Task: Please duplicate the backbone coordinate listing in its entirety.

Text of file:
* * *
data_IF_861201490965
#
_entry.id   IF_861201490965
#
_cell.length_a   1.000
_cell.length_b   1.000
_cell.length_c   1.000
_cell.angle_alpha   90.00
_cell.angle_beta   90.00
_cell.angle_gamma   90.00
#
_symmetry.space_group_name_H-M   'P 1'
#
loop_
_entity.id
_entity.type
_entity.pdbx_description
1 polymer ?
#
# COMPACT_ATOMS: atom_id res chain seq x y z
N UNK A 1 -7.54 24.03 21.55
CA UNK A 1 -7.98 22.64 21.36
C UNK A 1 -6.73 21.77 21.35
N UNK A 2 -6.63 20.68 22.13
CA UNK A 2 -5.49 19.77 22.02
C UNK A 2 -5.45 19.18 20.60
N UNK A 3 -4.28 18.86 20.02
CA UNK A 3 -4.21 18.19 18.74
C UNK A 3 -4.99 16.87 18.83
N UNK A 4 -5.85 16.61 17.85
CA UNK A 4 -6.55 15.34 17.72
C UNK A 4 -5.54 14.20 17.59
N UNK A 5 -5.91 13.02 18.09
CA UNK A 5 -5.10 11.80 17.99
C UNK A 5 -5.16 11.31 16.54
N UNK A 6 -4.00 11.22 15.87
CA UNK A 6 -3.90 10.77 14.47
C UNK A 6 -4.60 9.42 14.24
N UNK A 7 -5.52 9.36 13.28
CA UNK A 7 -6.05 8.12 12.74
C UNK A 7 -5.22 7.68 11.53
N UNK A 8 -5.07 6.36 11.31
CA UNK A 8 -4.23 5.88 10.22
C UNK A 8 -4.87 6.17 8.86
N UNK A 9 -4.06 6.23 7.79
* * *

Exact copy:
data_IF_861201490965
#
_entry.id   IF_861201490965
#
_cell.length_a   1.000
_cell.length_b   1.000
_cell.length_c   1.000
_cell.angle_alpha   90.00
_cell.angle_beta   90.00
_cell.angle_gamma   90.00
#
_symmetry.space_group_name_H-M   'P 1'
#
loop_
_entity.id
_entity.type
_entity.pdbx_description
1 polymer ?
#
# COMPACT_ATOMS: atom_id res chain seq x y z
N UNK A 1 -7.54 24.03 21.55
CA UNK A 1 -7.98 22.64 21.36
C UNK A 1 -6.73 21.77 21.35
N UNK A 2 -6.63 20.68 22.13
CA UNK A 2 -5.49 19.77 22.02
C UNK A 2 -5.45 19.18 20.60
N UNK A 3 -4.28 18.86 20.02
CA UNK A 3 -4.21 18.19 18.74
C UNK A 3 -4.99 16.87 18.83
N UNK A 4 -5.85 16.61 17.85
CA UNK A 4 -6.55 15.34 17.72
C UNK A 4 -5.54 14.20 17.59
N UNK A 5 -5.91 13.02 18.09
CA UNK A 5 -5.10 11.80 17.99
C UNK A 5 -5.16 11.31 16.54
N UNK A 6 -4.00 11.22 15.87
CA UNK A 6 -3.90 10.77 14.47
C UNK A 6 -4.60 9.42 14.24
N UNK A 7 -5.52 9.36 13.28
CA UNK A 7 -6.05 8.12 12.74
C UNK A 7 -5.22 7.68 11.53
N UNK A 8 -5.07 6.36 11.31
CA UNK A 8 -4.23 5.88 10.22
C UNK A 8 -4.87 6.17 8.86
N UNK A 9 -4.06 6.23 7.79